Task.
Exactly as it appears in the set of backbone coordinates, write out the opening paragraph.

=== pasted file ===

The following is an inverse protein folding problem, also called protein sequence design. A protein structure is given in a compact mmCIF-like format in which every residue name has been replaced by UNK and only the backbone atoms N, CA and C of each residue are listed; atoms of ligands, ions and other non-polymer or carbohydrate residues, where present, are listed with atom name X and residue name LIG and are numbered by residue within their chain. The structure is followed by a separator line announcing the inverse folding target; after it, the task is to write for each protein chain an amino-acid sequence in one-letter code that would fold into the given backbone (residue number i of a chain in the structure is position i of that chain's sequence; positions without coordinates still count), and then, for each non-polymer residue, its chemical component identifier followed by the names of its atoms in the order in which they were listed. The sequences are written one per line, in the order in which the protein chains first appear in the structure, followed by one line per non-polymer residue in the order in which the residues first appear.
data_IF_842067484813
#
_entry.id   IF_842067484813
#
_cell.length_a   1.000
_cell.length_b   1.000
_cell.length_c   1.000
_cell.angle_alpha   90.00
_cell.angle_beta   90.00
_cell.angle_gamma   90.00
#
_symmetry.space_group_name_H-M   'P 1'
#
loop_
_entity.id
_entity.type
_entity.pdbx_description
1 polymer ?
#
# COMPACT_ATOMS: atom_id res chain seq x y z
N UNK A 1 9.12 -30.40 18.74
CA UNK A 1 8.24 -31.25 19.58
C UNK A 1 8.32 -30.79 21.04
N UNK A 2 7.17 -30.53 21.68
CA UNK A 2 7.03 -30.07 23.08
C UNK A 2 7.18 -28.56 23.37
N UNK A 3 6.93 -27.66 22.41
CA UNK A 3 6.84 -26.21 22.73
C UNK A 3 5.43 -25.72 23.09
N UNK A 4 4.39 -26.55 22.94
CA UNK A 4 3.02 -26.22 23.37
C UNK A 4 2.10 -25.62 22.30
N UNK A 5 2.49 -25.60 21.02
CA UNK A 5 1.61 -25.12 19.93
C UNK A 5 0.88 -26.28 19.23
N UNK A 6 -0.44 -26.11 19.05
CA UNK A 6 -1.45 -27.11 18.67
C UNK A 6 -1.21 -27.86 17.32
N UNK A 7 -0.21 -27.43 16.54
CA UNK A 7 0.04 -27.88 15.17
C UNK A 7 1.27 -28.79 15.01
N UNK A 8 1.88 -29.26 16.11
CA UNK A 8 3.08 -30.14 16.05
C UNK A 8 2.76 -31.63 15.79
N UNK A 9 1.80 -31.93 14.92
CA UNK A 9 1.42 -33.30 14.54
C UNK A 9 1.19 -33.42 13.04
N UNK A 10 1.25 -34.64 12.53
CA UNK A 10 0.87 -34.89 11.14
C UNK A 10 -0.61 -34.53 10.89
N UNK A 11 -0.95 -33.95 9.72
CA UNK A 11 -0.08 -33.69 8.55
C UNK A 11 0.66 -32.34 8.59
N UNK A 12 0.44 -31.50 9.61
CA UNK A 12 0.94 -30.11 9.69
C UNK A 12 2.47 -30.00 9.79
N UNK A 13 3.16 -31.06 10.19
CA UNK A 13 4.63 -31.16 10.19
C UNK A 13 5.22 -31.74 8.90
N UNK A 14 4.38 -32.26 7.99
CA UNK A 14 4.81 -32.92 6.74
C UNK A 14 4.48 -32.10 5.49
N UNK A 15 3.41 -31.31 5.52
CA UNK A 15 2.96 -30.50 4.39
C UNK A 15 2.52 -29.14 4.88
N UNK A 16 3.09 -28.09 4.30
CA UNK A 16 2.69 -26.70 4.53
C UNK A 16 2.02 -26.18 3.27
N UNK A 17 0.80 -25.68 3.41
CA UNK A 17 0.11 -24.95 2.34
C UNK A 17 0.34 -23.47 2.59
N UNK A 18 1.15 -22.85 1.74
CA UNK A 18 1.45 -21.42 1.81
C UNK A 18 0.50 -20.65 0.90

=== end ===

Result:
The following is an inverse protein folding problem, also called protein sequence design. A protein structure is given in a compact mmCIF-like format in which every residue name has been replaced by UNK and only the backbone atoms N, CA and C of each residue are listed; atoms of ligands, ions and other non-polymer or carbohydrate residues, where present, are listed with atom name X and residue name LIG and are numbered by residue within their chain. The structure is followed by a separator line announcing the inverse folding target; after it, the task is to write for each protein chain an amino-acid sequence in one-letter code that would fold into the given backbone (residue number i of a chain in the structure is position i of that chain's sequence; positions without coordinates still count), and then, for each non-polymer residue, its chemical component identifier followed by the names of its atoms in the order in which they were listed. The sequences are written one per line, in the order in which the protein chains first appear in the structure, followed by one line per non-polymer residue in the order in which the residues first appear.